More On Hotakainen
It is always fun when a reader who reads a book that doesn’t seem at first to be there usual fare comes up with a wonderfully insightful review. (And, yes, a wonderfully positive review, let’s be honest.) Readerdad concedes in his review of The Human Part that “This seems an unusual one for me, and I’m not afraid to admit that the beautiful cover was what enticed me to check what was inside”, but also poses questions even the author might not be able to answer:
What is, perhaps, most interesting about the book, is that we’re never quite sure why this discrepancy exists: is Salme outright lying, rather than just omitting some details, as she would lead us to believe? Are the children lying to their mother, so that the ideal life she describes for each is the life she believes they lead? Are the sections describing the children pure fiction, invented by the author to make this old lady’s story seem more interesting and entertaining. There are subtle clues throughout, but Hotakainen leaves it to the reader to decide. Either way, Salme’s dislike of fiction would seem well-founded.
He goes on to make a very interesting, frankly left field but rather pleasing comparison:
At the heart of the story lies the catastrophic event that has prompted Salme’s need for money. When the event happens – it is described around three-quarters of the way into the book – a light goes on inside the reader’s mind, and all of the seemingly chance encounters between characters suddenly take on a whole new meaning. The closest I can come to describe it is that feeling most people get when they reach the end of The Sixth Sense – that moment of revelation that leaves you open-mouthed in astonishment and wondering how you might have missed what now seems so obvious. In this case, the clue is embedded in the cover – that red yarn that connects everyone and everything together – but it’s still extremely clever how Hotakainen manages to make all the pieces fit so neatly together.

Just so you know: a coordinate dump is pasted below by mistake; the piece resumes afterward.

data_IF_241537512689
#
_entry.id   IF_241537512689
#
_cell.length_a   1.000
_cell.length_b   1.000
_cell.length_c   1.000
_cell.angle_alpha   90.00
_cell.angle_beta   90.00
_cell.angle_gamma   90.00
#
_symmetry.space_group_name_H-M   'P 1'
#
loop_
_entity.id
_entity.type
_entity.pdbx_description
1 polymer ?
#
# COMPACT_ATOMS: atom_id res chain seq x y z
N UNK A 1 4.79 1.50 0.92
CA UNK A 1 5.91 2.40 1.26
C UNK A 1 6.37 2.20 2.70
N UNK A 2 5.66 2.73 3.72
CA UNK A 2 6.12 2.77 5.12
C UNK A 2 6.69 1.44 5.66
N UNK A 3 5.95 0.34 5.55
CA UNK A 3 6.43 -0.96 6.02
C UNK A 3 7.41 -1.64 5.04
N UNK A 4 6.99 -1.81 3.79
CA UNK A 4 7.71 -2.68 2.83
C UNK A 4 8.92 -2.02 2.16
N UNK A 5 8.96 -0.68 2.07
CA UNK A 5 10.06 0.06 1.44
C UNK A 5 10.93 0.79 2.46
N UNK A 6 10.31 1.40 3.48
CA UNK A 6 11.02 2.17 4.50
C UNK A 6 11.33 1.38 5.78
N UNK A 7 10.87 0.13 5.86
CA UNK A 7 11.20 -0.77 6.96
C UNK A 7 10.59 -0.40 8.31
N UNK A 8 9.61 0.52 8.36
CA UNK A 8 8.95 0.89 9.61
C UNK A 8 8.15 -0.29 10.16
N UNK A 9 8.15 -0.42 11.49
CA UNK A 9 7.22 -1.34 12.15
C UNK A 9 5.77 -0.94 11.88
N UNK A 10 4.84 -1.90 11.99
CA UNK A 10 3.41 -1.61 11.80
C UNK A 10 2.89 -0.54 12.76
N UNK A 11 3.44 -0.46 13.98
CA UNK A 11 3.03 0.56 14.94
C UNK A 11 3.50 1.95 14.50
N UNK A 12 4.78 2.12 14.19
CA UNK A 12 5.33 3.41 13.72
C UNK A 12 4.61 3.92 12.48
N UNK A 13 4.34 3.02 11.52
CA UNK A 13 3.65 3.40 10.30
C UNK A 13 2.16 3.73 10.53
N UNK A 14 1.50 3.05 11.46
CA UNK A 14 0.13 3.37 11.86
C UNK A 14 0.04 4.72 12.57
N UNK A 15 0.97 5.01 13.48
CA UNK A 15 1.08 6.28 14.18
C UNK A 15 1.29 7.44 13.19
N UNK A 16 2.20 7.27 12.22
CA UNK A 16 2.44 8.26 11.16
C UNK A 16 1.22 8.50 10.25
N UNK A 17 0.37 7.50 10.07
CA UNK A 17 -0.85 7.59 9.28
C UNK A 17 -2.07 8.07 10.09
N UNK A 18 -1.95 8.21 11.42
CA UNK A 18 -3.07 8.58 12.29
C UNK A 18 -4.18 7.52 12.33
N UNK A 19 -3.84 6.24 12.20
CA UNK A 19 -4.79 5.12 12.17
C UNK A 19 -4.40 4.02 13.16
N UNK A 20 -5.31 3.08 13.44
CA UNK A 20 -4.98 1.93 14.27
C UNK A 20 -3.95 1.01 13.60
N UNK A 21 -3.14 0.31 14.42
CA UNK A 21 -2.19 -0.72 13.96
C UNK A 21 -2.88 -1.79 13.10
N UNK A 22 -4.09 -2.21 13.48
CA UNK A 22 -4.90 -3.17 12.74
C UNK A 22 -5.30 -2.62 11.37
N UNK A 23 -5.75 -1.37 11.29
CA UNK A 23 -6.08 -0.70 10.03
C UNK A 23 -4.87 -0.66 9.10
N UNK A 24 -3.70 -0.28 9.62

Then concludes with a promise of guaranteed satisfaction, with the caveat that every reader may find themselves reading a different book:
It’s beautifully-written, in an excellent translation that manages to lose none of the subtleties that give the story its sense of ambiguity – a sense that should give every reader a slightly different experience. A beautiful package that won’t disappoint on any level, it will leave the reader – as it has me – pining for translations of Hotakainen’s back catalogue as soon as possible.
Thank you, Readerdad. I am clearly biased because I LOVE THIS BOOK, but I can’t think of a review of a novel that I’ve already read or published that I enjoyed reading as much this.